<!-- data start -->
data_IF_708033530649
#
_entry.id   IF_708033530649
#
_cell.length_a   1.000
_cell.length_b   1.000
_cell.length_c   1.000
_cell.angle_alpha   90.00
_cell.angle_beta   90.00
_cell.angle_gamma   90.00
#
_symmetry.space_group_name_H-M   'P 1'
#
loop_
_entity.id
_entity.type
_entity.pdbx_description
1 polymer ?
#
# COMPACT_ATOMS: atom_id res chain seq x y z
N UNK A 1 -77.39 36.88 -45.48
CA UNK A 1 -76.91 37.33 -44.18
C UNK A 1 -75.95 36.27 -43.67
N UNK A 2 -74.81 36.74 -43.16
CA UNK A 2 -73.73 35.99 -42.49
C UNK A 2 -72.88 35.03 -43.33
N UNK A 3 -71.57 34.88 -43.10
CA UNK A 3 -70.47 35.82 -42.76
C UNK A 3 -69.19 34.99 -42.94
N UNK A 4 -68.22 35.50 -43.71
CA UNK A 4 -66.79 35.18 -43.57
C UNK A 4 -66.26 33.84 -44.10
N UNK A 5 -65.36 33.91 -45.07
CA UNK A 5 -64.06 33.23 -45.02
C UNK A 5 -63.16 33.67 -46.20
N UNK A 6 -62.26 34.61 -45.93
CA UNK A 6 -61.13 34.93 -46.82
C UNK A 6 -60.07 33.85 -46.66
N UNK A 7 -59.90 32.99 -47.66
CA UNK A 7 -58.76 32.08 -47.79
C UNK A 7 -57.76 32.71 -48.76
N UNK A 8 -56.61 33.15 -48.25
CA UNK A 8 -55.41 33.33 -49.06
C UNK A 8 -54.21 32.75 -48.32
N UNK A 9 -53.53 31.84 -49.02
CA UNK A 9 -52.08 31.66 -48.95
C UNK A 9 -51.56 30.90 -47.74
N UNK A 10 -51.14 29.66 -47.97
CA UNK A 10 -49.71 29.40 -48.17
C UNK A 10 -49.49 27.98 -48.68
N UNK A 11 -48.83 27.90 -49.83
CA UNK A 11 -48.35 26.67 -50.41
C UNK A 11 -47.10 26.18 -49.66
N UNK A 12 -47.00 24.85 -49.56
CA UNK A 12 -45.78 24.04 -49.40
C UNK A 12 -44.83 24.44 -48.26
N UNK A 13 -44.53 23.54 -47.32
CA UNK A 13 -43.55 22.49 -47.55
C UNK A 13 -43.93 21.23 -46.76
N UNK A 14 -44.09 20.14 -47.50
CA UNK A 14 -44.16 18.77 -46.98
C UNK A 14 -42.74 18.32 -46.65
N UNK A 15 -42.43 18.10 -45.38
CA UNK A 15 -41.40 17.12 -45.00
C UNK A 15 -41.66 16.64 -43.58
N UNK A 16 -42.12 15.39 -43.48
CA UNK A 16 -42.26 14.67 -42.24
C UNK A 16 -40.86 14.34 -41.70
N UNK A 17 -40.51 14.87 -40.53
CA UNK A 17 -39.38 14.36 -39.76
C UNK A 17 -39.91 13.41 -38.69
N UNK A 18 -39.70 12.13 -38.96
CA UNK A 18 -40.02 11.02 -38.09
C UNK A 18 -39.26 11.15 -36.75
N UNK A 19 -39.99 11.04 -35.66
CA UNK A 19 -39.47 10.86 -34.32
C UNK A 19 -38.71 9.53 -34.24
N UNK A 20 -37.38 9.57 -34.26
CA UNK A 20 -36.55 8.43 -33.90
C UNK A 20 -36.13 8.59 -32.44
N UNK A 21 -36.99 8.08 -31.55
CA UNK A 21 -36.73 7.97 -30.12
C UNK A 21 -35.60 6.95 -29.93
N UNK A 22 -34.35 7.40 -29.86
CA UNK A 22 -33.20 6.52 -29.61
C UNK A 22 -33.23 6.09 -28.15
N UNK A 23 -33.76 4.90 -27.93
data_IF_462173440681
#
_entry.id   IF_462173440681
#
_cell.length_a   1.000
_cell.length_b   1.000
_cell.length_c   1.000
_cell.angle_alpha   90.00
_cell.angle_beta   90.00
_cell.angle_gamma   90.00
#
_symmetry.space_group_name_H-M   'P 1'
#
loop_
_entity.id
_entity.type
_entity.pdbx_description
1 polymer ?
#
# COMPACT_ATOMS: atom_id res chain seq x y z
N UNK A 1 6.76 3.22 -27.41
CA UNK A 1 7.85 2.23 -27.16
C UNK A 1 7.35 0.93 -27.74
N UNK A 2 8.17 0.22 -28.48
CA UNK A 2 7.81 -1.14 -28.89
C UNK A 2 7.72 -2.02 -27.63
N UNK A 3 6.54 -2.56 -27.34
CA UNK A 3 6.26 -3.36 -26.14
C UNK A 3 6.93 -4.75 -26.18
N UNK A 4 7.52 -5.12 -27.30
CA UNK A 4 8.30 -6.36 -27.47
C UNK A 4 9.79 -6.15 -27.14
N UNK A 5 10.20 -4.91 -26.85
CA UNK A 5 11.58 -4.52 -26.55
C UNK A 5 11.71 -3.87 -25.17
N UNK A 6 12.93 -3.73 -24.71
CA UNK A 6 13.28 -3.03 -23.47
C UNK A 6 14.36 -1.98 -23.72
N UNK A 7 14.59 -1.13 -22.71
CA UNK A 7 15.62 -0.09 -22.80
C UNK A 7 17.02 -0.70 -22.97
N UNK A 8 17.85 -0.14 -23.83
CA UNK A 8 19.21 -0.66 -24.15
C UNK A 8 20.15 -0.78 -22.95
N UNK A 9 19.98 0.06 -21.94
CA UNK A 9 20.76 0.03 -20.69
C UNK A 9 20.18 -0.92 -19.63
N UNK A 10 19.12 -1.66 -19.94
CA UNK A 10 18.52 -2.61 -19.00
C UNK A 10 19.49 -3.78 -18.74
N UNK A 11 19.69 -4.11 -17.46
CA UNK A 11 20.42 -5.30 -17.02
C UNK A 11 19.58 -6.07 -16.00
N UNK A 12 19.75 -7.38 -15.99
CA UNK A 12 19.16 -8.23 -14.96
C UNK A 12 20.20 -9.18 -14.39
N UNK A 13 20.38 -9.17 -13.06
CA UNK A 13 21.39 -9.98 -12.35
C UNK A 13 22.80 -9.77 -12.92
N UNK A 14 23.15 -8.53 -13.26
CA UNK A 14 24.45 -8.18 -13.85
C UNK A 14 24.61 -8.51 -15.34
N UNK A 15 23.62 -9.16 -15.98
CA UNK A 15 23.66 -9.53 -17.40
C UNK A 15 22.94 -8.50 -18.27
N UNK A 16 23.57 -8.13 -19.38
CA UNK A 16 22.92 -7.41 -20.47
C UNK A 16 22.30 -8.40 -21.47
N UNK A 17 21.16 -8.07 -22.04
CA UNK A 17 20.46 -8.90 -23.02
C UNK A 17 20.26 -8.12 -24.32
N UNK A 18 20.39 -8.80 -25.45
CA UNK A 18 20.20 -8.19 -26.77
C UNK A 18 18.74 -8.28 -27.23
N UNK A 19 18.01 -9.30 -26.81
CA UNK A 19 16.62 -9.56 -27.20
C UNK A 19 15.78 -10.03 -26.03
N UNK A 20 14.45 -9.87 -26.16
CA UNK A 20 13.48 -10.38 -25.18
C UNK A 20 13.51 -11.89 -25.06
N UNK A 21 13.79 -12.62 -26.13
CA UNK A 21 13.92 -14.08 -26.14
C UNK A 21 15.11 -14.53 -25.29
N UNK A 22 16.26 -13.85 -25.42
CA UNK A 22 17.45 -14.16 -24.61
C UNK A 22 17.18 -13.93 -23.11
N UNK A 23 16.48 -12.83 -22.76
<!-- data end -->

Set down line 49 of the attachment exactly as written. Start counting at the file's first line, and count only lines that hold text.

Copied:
CA UNK A 10 -49.71 29.40 -48.17